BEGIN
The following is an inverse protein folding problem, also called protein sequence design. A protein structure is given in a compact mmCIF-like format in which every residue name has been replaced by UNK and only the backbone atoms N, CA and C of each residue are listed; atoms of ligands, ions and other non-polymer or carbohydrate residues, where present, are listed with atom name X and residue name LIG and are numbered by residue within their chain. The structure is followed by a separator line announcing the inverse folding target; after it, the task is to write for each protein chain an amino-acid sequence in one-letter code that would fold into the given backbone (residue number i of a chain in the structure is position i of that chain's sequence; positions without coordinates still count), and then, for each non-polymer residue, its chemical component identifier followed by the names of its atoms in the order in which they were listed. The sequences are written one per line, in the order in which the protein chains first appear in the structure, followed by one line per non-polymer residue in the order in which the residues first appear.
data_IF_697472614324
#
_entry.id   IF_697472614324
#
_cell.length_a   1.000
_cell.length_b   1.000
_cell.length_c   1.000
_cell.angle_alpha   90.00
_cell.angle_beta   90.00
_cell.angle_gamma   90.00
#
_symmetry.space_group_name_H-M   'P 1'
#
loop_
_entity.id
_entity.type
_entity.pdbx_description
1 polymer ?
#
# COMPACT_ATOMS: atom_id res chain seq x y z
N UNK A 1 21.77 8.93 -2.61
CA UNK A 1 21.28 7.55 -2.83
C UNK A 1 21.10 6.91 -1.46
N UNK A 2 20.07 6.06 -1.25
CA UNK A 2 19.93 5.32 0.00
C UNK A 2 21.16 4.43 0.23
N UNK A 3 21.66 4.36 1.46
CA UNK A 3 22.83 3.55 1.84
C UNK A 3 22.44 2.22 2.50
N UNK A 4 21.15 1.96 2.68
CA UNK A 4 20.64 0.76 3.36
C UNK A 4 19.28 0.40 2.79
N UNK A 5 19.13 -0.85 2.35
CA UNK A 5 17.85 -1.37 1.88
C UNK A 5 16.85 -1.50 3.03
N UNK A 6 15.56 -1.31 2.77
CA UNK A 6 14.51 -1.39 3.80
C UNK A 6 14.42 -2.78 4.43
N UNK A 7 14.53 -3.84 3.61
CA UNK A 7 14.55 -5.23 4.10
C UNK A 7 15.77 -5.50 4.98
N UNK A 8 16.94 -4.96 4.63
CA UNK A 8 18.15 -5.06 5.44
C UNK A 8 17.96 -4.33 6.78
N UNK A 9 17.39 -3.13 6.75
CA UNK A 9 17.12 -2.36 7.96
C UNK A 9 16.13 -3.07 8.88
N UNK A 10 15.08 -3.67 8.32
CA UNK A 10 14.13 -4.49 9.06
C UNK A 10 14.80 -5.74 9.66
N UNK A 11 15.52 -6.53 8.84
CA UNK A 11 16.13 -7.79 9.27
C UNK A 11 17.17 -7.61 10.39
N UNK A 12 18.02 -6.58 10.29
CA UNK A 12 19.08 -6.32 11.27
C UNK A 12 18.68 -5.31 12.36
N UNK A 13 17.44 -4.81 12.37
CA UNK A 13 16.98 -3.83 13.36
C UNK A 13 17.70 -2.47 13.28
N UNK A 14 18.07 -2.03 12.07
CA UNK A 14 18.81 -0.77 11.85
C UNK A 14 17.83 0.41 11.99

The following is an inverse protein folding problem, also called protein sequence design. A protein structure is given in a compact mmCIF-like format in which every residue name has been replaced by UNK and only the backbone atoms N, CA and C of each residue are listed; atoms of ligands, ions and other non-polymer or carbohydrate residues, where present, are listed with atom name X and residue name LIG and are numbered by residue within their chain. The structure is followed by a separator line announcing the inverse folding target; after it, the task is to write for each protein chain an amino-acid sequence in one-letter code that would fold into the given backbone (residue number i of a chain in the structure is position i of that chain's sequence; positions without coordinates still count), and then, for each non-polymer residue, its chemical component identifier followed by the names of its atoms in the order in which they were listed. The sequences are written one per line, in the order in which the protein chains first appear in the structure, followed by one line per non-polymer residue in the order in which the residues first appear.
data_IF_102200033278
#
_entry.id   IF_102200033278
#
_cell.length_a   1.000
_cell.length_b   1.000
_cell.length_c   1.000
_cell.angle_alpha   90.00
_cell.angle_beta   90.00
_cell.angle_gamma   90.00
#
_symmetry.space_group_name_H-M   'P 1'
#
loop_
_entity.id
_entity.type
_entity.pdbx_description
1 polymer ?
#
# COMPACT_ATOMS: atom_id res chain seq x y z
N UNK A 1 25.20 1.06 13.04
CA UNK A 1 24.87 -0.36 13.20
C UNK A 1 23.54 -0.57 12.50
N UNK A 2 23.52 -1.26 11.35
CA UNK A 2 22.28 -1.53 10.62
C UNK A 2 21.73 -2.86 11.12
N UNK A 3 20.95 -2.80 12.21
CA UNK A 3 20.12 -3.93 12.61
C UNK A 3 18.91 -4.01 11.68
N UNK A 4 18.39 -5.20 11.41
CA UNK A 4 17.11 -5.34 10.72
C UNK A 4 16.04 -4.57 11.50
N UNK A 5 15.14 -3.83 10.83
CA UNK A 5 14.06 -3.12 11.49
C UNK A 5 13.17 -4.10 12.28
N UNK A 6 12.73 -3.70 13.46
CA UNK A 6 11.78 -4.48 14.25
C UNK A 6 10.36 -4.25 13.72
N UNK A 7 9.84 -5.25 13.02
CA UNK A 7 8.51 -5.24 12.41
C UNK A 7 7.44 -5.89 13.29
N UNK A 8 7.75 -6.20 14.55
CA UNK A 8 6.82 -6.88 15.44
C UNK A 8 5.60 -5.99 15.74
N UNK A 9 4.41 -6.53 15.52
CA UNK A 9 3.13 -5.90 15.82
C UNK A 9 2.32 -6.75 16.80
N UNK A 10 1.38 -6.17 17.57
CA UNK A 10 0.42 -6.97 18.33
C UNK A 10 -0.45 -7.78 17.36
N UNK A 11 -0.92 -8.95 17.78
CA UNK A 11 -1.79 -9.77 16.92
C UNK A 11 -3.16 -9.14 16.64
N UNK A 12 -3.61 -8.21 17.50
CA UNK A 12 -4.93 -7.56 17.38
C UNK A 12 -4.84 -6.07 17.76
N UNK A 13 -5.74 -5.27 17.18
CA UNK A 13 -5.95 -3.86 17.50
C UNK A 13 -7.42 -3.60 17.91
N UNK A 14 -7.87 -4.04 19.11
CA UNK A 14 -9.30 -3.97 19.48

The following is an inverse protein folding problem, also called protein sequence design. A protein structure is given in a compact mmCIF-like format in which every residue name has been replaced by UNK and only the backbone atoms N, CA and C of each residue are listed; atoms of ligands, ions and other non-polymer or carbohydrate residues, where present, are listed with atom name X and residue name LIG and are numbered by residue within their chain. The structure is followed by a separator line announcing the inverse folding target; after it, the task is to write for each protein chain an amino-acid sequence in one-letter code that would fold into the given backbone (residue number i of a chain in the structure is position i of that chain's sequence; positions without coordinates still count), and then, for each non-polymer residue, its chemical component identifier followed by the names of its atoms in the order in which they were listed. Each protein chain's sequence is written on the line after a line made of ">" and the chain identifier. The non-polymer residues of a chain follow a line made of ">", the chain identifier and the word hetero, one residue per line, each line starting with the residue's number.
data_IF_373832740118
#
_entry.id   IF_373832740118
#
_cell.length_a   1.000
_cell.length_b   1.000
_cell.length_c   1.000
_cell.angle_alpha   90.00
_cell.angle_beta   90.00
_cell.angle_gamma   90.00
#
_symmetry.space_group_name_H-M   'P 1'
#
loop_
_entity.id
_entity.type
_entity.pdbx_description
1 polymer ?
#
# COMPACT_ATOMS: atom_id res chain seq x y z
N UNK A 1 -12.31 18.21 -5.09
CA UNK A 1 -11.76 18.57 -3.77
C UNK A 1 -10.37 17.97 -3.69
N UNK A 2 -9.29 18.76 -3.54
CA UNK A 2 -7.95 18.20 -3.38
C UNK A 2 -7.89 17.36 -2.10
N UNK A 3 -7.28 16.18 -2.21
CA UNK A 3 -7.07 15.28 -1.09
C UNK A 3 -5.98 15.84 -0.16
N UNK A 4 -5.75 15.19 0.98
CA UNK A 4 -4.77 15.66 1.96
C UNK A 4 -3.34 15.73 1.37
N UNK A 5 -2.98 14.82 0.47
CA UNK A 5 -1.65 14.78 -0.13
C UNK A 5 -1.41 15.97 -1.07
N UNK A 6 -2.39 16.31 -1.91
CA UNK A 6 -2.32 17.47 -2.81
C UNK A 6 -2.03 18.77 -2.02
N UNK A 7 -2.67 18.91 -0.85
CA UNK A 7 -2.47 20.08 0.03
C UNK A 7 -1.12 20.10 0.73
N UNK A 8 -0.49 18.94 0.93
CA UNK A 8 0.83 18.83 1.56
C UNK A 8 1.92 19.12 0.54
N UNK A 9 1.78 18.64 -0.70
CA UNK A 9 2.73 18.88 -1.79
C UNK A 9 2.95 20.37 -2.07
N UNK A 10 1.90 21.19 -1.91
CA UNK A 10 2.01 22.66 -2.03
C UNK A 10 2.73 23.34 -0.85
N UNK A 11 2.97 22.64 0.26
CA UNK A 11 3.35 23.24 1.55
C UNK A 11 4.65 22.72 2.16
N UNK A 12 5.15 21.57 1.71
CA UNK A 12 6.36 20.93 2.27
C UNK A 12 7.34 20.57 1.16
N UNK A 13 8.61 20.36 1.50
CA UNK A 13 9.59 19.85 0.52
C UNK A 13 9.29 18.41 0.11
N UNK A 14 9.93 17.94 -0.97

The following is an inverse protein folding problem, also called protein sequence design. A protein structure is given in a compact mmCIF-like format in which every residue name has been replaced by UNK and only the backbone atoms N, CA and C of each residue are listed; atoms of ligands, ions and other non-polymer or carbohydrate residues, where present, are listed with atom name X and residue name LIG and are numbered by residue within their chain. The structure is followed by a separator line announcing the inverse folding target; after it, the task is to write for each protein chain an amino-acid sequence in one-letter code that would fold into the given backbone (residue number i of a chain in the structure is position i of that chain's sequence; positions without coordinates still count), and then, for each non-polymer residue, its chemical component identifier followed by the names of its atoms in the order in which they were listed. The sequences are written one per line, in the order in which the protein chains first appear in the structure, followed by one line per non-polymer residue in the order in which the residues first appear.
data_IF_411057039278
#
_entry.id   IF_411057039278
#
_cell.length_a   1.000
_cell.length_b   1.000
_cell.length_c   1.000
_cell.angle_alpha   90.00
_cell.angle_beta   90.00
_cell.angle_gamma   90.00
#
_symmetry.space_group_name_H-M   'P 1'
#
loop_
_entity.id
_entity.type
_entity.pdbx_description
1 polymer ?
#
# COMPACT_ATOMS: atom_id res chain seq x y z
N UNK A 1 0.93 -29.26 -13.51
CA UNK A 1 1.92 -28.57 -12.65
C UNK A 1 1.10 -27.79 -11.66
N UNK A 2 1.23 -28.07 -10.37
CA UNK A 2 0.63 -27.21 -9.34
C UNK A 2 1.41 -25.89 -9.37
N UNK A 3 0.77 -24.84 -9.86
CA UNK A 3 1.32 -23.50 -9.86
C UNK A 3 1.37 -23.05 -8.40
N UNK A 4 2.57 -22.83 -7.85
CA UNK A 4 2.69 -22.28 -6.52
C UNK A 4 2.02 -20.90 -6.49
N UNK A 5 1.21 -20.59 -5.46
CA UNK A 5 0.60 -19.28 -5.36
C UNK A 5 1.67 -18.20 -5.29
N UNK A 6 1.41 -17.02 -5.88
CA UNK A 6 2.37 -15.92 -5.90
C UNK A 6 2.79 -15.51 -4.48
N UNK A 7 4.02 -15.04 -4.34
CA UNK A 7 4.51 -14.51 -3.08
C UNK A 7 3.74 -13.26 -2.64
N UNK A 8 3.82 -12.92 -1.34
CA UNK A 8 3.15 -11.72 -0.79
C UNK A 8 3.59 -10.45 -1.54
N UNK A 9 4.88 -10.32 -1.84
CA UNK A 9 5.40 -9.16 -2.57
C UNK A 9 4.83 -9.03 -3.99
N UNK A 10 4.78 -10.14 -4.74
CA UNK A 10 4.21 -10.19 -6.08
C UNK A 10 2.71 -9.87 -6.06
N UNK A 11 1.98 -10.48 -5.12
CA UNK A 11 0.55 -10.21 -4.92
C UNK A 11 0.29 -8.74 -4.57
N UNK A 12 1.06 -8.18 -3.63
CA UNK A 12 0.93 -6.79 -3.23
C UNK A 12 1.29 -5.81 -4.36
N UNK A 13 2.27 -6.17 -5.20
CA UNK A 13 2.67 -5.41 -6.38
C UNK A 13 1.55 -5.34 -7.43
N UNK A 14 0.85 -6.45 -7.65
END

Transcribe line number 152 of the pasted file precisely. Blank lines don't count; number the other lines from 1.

C UNK A 2 -7.89 17.36 -2.10